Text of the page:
[0033] Still referring to FIG. 6, at step 606 a grouping process groups the patches together based on their classifications. To reduce the effect of confusion patches (a classification type that is described subsequently), the grouping process performs two groupings. In the first grouping the patches classified as car sides and car tops (see below) are grouped together. Those patches cover the potential threats. After the first grouping a second grouping adds confusion patches (additional patches usually at the boundary of the threat car) to the potential threats, if any exist. After grouping, at step 608 the classified patches are clustered to form bounding boxes. It should be noted that the second grouping of step 606 improves the clustering of the bounding boxes at potential threat boundaries.

[0034]FIG. 7 illustrates the step 604 of plane fitting and patch classifying in more detail. Plane fitting is used to generate plane normals, which are important in the classification of the patches. At step 702 a patch is selected. Then, to mitigate problems caused by data insufficiency within the stereo data, at step 704 the patch is moved around locally to find the region of maximum stereo density near the original patch location. This reduces the effect of holes in the stereo data that cause problems such as increased errors when plane fitting. Holes, which represent pixels that do not have valid 3D position estimates, are caused by specularities, lack of texture, or other factors in the stereo image data. The 3D positions of the pixels can also contain noise and outliers, sometimes severe, which can also cause problems. Readily identifiable noise and outliers can also be removed from the stereo data. Then, at step 706 a determination is made as to whether the patch is dense enough to be used. If not, at step 708 a patch without sufficient density is discarded. Thus, not all patches are used in the collision avoidance system 102.

[0035] Still referring to FIG. 7, at step 710, for each patch that is retained a subset of the stereo image data points for that patch is used for plane fitting and patch normal determination. For example, only pixels having depth values in the middle 80% of the overall range can be used. This eliminates possible outliers in the stereo data from skewing the results. Plane fitting starts by removing each patch's distance offset from the stereo data. This forces the resulting patch plane to be such that the 3D position (x, y, z) of any point in the plane satisfies the equation ax+by+cz=0, which is the desired plane equation having an origin at the patch center. Then, a plane is fit through the selected subset 3D points of each patch to form the desired patch plane. The resulting patch plane is such that for all points:

Ax=0

[0036] where x=(a, b, c) is the plane normal, and A is an N by 3 matrix with the 3-D coordinates with respect to the patch centroid, (x,y,z), for each point at every row. A least square solution of Ax=0 provides the patch's, (surface) normal vector. A computationally efficient way to calculate the surface normal vector is to calculate the third Eigen-vector of the matrix ATA, by applying a singular valued decomposition (SVD) to the matrix ATA. Fast SVD algorithms exist for positive semi-definite matrixes, which is the case for the matrix of interest.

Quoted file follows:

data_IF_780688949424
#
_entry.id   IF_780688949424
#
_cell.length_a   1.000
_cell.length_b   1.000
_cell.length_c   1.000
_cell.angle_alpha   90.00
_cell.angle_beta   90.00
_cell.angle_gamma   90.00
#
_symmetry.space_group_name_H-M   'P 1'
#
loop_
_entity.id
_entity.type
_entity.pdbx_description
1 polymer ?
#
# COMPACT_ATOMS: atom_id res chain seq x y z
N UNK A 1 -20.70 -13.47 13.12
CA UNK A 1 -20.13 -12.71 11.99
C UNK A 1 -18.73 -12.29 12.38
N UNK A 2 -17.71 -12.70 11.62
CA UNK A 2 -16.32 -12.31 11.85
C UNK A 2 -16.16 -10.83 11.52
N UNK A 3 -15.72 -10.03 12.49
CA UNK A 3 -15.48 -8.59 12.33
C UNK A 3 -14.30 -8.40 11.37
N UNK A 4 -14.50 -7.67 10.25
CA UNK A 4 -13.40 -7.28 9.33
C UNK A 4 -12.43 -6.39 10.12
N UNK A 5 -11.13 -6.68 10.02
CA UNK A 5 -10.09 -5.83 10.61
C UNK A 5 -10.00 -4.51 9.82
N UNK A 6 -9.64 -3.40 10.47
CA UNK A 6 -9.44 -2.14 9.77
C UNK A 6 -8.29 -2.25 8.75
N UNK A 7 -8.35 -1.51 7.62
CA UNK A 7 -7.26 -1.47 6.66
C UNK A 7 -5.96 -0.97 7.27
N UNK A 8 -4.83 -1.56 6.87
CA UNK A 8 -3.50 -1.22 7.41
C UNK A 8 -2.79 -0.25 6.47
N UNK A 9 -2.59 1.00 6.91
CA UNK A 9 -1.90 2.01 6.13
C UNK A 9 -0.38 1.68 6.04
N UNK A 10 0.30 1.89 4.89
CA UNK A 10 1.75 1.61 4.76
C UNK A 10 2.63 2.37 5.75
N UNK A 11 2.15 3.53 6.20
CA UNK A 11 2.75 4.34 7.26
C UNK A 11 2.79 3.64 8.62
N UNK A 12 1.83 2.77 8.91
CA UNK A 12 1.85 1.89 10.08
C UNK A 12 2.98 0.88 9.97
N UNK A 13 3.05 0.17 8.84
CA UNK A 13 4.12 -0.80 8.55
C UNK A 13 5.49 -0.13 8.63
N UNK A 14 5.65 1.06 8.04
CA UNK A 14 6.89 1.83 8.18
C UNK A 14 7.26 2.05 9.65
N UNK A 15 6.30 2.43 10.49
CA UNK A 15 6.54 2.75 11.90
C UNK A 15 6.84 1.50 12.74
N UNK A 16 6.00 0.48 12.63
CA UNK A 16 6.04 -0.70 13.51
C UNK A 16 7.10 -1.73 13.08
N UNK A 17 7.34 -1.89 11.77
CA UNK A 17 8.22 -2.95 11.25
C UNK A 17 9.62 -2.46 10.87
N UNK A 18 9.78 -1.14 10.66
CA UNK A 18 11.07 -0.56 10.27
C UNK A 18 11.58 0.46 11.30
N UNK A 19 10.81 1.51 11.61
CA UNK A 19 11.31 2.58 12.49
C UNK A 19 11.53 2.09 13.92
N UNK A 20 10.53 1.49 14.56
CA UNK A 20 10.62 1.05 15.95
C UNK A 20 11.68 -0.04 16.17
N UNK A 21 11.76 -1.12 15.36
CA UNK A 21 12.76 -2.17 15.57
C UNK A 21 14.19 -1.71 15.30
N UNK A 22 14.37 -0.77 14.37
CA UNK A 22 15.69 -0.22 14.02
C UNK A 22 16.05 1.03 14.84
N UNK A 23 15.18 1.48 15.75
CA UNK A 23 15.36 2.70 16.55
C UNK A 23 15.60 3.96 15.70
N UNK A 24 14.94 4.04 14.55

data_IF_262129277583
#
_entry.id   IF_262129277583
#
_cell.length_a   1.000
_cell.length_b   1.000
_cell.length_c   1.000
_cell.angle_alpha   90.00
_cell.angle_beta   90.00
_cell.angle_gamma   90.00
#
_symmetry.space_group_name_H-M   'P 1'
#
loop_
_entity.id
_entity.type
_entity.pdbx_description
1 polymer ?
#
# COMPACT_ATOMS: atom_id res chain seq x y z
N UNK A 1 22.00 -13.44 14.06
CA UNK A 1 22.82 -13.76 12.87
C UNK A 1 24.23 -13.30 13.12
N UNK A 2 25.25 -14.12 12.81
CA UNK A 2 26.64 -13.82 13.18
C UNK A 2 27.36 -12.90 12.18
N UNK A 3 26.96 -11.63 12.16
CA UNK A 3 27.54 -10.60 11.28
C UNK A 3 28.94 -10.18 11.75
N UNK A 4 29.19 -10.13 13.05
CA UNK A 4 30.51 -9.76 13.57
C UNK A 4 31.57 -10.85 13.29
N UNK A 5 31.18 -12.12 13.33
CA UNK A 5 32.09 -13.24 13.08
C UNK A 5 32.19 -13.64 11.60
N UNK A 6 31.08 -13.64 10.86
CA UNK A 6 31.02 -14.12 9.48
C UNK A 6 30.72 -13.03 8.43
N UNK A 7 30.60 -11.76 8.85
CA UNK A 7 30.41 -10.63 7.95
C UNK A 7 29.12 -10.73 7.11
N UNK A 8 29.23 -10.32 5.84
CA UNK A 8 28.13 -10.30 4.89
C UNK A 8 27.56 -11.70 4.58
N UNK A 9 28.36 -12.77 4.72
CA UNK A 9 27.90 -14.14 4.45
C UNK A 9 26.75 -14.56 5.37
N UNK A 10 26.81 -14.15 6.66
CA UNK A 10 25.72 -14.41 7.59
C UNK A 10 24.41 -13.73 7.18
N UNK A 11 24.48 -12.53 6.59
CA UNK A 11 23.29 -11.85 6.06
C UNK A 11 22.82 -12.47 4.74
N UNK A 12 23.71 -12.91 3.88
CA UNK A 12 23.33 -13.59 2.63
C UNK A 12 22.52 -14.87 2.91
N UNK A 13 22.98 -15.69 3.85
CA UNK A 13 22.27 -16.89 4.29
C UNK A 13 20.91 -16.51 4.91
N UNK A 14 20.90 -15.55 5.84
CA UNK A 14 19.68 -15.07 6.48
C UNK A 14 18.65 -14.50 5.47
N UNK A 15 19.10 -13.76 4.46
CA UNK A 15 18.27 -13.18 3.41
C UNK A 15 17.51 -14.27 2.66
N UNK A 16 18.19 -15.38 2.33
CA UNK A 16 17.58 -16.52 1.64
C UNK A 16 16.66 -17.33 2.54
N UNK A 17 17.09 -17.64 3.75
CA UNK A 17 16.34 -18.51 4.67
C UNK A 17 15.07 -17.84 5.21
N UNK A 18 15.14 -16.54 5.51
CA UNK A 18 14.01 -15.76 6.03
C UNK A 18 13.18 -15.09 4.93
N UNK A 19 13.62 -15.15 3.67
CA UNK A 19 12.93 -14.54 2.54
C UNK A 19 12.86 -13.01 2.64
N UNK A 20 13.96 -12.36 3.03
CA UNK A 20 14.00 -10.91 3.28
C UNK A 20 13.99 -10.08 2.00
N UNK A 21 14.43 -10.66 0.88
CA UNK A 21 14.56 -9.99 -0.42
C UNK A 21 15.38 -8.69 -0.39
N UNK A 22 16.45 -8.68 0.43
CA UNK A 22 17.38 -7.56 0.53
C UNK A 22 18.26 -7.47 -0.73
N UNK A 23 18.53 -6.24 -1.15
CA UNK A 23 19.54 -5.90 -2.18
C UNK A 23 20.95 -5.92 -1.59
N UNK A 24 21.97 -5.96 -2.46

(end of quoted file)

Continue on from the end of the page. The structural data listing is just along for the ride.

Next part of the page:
[0037] Once the plane normal is available, at step 712 a decision is made as to whether to use the patch in collision detection. That decision is based on the classification of the patch, with the patch being classified as one of the following types:

[0038] a negative patch, if the patch has a negative height;

[0039] a ground patch, if the patch height is both below a threshold and has a vertical normal;

[0040] a faraway patch, if the patch distance is outside the scope of interest

[0041] a high patch, if the patch height is outside the scope of interest

[0042] a boundary patch, if the height is close to ground but has a non-vertical normal, or if the height is above the threshold but has a vertical normal;

[0043] a car side patch, if the height is above the threshold and has a non-vertical normal; or

[0044] a car top patch, if the height is above the threshold and with an almost vertical normal.

[0045] Patch classification is based on the orientation of the patch (as determined by its plane normal), on its height constraint, and on it position. Classifying using multiple criteria helps mitigate the impact of noise in the stereo image data. The exact thresholds to use when classifying depend on the calibration parameters of the cameras 200 and 202 and on the potential threats in the scene 104. In most cases the patches that are classified as car sides or car tops are, in fact, from a potential threat. Thus, the car side and car top classifications represent a general class of being from a potential threat. The confusion patches are often boundary patches which contain mixed parts of ground and a potential threat. Thus, confusion patches represent a general class that may represent a potential threat. If the patch is not classified as a car side, car top, or confusion patch the patch is unlikely to be from a potential threat and are thus discarded in step 714. However, if the patch is a car side, car top, or confusion patch, at step 716 the patch is marked as being part of a potential threat. Finally, after step 716, 714, or step 708, at step 718 a decision is made as to whether there are any more patches to classify. If yes, step 604 returns to select another patch at step 702. Otherwise, the method 300 proceeds to step 606.

[0046] The height, size and locations of potential threats can be measured directly from the bounding box. In particular, the left and right bounds of potential threats are determined over time to enable better estimates.